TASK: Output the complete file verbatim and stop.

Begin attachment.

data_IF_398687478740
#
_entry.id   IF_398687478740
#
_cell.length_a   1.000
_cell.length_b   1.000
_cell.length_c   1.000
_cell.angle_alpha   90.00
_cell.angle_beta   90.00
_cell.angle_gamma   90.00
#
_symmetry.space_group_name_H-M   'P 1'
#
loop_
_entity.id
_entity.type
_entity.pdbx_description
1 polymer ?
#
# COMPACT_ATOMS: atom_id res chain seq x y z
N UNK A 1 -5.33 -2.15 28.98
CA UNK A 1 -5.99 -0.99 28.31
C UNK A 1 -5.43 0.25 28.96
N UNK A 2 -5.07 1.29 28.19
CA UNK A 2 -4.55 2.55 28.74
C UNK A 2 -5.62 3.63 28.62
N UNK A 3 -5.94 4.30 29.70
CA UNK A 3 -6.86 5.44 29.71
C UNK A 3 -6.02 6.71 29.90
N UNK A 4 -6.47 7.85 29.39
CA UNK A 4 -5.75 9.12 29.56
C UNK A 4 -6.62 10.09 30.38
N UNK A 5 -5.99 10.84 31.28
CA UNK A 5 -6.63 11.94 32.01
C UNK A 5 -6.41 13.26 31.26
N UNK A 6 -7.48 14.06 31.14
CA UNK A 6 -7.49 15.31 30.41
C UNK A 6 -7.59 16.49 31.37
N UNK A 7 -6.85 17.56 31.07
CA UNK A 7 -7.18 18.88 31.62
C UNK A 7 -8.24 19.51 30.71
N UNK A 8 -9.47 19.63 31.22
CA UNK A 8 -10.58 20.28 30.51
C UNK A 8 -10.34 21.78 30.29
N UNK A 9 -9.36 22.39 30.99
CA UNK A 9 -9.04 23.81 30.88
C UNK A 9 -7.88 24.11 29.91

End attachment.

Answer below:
data_IF_398687478740
#
_entry.id   IF_398687478740
#
_cell.length_a   1.000
_cell.length_b   1.000
_cell.length_c   1.000
_cell.angle_alpha   90.00
_cell.angle_beta   90.00
_cell.angle_gamma   90.00
#
_symmetry.space_group_name_H-M   'P 1'
#
loop_
_entity.id
_entity.type
_entity.pdbx_description
1 polymer ?
#
# COMPACT_ATOMS: atom_id res chain seq x y z
N UNK A 1 -5.33 -2.15 28.98
CA UNK A 1 -5.99 -0.99 28.31
C UNK A 1 -5.43 0.25 28.96
N UNK A 2 -5.07 1.29 28.19
CA UNK A 2 -4.55 2.55 28.74
C UNK A 2 -5.62 3.63 28.62
N UNK A 3 -5.94 4.30 29.70
CA UNK A 3 -6.86 5.44 29.71
C UNK A 3 -6.02 6.71 29.90
N UNK A 4 -6.47 7.85 29.39
CA UNK A 4 -5.75 9.12 29.56
C UNK A 4 -6.62 10.09 30.38
N UNK A 5 -5.99 10.84 31.28
CA UNK A 5 -6.63 11.94 32.01
C UNK A 5 -6.41 13.26 31.26
N UNK A 6 -7.48 14.06 31.14
CA UNK A 6 -7.49 15.31 30.41
C UNK A 6 -7.59 16.49 31.37
N UNK A 7 -6.85 17.56 31.07
CA UNK A 7 -7.18 18.88 31.62
C UNK A 7 -8.24 19.51 30.71
N UNK A 8 -9.47 19.63 31.22
CA UNK A 8 -10.58 20.28 30.51
C UNK A 8 -10.34 21.78 30.29
N UNK A 9 -9.36 22.39 30.99
CA UNK A 9 -9.04 23.81 30.88
C UNK A 9 -7.88 24.11 29.91